I decided to complete the first daft by Father’s Day 2022. I would compile Dad’s stories into a Memoir Book, and I would write expansion chapters before each of his stories to add clarity and interesting insight into the man he was.  As I dived deep into his writings, and the research documents necessary to add credence to the expansion chapters, I realized that publishing his memoirs was most certainly more important to him than he had portrayed to our family.

That’s when the concept of a dream within a dream surfaced—at just the right time. In God’s timing. Dad’s dream would become my dream, and the desire to fulfil it propelled me into action to complete the task at hand. He was not destined to publish them in his lifetime, but I would.

Planes, Trains, and War Games, A Fleet Air Arm Pilot’s WWII Memoirs, will be released the first week in August. Meanwhile, I rejoice that it is done. I am overjoyed to have had the honor and privilege to fulfill my father’s dream—truly a generational dream because this book became a Tripp Family project. Three generations have contributed to the fruition of Dad’s dream. Dad wrote the source material, I wrote the expansion chapters, son Stephen and daughter Chandra typed thousands of words into MSWord documents from their grandfather’s typed manuscripts, while son David edited the final draft. Our son-in-law Dany translated a passage of Greek into English that accompanied Dad’s picture in a Greek book about WWII, and Chuck put up with all my shenanigans along the way. Lol!

I self published with Amazon Pro Publishers who assisted with the cover and formatted the book for publishing.

As a side note, I can confidently add that I never would have been able or fully equipped to publish this book while Dad was alive, at least not as it currently exists. In my heart I believe he’s proud of the accomplishment and cheering that his stories are in print for the world to read. My mother will surely rejoice that some of his beautiful paintings made the book cover and are included inside the memorabilia chapter. She always dreamed that his artwork would be widely seen, as she would often say,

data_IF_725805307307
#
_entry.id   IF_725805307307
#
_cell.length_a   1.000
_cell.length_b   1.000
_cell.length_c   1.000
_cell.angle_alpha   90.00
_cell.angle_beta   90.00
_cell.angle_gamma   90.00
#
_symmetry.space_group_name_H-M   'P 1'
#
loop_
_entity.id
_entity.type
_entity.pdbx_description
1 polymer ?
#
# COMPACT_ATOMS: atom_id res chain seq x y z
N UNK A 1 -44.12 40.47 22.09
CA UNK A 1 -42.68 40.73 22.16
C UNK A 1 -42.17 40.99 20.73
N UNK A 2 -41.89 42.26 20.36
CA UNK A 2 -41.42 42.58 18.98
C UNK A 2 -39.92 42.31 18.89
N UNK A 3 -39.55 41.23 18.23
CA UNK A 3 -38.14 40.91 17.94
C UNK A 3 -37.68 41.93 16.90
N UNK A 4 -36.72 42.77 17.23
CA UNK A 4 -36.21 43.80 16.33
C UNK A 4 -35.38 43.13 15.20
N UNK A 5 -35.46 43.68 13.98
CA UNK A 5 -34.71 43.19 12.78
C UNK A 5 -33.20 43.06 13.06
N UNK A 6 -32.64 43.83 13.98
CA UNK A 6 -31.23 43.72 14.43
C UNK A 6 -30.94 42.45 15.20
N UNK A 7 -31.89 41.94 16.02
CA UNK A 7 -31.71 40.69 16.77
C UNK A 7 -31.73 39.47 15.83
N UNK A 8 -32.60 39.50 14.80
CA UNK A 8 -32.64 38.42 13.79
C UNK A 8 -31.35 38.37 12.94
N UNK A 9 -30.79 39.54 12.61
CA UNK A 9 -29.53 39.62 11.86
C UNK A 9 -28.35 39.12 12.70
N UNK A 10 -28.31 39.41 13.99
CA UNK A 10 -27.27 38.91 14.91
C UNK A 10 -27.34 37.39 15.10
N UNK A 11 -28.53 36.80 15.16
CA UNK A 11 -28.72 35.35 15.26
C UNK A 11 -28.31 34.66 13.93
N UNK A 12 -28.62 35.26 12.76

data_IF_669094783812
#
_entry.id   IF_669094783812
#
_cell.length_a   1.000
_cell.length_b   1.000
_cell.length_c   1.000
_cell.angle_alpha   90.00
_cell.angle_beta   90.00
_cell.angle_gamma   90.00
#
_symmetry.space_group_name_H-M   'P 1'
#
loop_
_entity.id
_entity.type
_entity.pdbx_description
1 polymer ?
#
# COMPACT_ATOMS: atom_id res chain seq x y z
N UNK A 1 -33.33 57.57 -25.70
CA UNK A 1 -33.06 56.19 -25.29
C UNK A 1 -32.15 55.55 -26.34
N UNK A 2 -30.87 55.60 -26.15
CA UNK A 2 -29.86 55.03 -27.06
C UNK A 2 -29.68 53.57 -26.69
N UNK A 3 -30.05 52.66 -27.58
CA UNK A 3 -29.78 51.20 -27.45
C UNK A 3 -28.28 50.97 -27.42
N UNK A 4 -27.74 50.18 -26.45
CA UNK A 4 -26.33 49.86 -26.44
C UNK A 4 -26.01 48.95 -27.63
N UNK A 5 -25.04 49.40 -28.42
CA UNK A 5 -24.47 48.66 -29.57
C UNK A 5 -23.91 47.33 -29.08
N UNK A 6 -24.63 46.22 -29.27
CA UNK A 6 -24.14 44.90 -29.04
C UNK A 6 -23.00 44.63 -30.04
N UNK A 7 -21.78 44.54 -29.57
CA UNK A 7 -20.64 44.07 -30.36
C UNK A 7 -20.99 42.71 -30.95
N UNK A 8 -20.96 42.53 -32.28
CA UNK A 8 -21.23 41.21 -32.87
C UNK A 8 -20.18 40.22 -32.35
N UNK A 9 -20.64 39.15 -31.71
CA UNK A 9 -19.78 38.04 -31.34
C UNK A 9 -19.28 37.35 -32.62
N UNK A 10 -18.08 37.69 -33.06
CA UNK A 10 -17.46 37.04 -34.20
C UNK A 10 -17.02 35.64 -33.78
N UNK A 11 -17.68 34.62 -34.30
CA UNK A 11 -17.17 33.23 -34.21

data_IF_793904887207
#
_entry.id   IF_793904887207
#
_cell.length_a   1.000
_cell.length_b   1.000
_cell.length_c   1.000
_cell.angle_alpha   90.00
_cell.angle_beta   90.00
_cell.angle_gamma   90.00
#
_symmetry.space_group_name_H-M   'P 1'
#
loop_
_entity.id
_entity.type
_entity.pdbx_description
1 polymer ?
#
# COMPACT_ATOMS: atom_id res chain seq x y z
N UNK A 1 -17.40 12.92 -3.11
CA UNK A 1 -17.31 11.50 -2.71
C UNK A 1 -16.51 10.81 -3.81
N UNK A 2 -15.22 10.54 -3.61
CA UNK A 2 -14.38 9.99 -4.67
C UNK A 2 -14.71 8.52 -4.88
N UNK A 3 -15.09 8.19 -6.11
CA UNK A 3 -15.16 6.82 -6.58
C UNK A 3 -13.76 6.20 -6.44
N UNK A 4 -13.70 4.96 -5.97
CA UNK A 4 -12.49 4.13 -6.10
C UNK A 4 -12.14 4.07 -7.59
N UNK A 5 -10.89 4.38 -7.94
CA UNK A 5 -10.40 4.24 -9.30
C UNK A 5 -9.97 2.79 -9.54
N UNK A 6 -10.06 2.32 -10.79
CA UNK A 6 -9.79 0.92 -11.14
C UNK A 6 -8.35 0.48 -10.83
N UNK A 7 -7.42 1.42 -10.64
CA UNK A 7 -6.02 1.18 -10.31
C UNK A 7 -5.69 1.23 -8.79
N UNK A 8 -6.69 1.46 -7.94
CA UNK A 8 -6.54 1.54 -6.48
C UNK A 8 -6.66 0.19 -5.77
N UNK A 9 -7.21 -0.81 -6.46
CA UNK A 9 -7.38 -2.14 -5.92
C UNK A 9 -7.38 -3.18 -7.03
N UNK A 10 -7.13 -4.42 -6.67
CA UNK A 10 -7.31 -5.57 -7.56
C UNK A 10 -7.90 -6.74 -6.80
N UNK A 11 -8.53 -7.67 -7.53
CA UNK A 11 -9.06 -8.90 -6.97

“Tony, these paintings are too beautiful to be hidden away! They need to be seen.”

What I do regret is that my dad is no longer here. As I researched and read letters and documents from long ago, many questions surfaced—ones that remain unanswered. However, the reality of life is ever that way. We will always have unanswered questions. Therefore, I am at peace, knowing that all will be revealed in God’s timing, whether it be here or in the hereafter.

Meanwhile, if you choose to read the book check back here and stay tuned to my FB/IG pages. I will announce the release date and where to purchase as soon as the date is firm.

Our dreams predate us.
They were born long before we were.
Our dreams postdate us.
They make a difference long after we are gone.     
Mark Batterson

Photo Credits: David Tripp who captured the photograph during a tour of the museum, led by his grandfather, Tony Shipperlee, at the Royal Naval Air Station (RNAS) Yeovilton, UK.

A Celebration of My Dad’s Life